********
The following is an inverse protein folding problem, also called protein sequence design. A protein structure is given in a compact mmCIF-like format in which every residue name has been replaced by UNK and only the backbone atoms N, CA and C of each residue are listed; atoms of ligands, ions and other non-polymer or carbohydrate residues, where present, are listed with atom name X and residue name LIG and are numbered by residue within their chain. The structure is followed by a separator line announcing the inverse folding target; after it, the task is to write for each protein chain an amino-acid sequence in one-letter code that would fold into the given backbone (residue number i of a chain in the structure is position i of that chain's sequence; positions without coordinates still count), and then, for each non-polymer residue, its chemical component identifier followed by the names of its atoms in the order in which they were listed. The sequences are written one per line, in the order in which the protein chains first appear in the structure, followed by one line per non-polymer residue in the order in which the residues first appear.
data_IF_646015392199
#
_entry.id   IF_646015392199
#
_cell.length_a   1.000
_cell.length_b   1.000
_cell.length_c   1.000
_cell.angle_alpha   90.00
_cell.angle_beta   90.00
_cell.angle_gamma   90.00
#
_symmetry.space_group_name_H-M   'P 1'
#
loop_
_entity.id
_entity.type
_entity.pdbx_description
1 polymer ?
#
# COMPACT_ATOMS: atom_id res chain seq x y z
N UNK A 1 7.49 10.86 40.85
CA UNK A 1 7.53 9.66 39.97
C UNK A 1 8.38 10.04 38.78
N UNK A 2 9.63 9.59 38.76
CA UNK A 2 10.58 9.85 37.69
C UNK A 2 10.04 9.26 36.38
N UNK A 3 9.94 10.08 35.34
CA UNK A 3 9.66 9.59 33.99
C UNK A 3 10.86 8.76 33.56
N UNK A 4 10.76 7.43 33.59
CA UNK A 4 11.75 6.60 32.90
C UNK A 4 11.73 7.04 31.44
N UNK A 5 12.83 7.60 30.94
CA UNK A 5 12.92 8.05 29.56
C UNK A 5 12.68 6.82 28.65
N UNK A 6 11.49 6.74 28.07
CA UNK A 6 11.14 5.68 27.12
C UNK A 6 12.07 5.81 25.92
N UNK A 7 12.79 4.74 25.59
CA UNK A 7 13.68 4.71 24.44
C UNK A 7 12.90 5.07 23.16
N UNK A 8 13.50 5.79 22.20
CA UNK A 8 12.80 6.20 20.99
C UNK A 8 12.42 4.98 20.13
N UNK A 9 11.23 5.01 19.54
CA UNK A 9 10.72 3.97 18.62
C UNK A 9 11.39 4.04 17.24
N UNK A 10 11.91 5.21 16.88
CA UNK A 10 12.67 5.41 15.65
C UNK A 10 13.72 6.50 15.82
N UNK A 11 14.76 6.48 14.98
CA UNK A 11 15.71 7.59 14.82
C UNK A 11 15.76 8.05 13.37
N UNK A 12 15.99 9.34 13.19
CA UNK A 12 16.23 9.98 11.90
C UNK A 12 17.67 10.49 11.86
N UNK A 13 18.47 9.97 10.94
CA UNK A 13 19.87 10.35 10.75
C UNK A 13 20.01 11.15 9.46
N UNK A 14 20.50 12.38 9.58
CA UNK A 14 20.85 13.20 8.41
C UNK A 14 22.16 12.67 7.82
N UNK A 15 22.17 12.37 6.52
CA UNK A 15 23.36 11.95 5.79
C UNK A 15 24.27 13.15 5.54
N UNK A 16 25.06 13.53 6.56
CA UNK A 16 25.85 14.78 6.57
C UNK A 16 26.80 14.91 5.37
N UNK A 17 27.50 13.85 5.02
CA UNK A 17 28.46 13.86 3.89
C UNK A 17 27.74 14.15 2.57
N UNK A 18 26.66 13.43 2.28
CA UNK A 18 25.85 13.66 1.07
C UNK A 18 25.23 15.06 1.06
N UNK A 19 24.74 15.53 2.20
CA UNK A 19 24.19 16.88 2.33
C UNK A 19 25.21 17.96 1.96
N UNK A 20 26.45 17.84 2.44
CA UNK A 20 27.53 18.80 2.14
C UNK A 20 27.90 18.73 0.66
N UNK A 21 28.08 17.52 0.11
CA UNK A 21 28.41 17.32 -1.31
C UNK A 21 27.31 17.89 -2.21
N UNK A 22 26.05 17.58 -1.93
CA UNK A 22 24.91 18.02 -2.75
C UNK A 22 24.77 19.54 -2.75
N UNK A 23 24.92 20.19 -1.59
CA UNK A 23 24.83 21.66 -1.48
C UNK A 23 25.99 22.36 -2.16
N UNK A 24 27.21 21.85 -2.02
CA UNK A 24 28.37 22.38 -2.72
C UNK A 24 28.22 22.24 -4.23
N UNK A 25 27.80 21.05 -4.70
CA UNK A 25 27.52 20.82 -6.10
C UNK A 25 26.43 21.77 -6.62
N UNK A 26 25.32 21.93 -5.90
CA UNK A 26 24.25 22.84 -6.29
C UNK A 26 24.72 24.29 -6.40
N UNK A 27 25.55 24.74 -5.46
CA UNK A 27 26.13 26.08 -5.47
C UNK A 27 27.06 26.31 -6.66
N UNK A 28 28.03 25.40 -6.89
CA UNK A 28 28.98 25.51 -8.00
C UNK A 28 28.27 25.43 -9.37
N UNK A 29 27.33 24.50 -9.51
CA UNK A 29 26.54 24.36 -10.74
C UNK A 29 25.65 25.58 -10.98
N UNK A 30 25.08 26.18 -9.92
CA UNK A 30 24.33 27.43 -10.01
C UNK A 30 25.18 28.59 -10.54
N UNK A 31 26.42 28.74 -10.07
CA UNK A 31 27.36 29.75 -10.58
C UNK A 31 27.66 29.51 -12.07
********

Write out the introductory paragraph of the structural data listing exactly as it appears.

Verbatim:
The following is an inverse protein folding problem, also called protein sequence design. A protein structure is given in a compact mmCIF-like format in which every residue name has been replaced by UNK and only the backbone atoms N, CA and C of each residue are listed; atoms of ligands, ions and other non-polymer or carbohydrate residues, where present, are listed with atom name X and residue name LIG and are numbered by residue within their chain. The structure is followed by a separator line announcing the inverse folding target; after it, the task is to write for each protein chain an amino-acid sequence in one-letter code that would fold into the given backbone (residue number i of a chain in the structure is position i of that chain's sequence; positions without coordinates still count), and then, for each non-polymer residue, its chemical component identifier followed by the names of its atoms in the order in which they were listed. The sequences are written one per line, in the order in which the protein chains first appear in the structure, followed by one line per non-polymer residue in the order in which the residues first appear.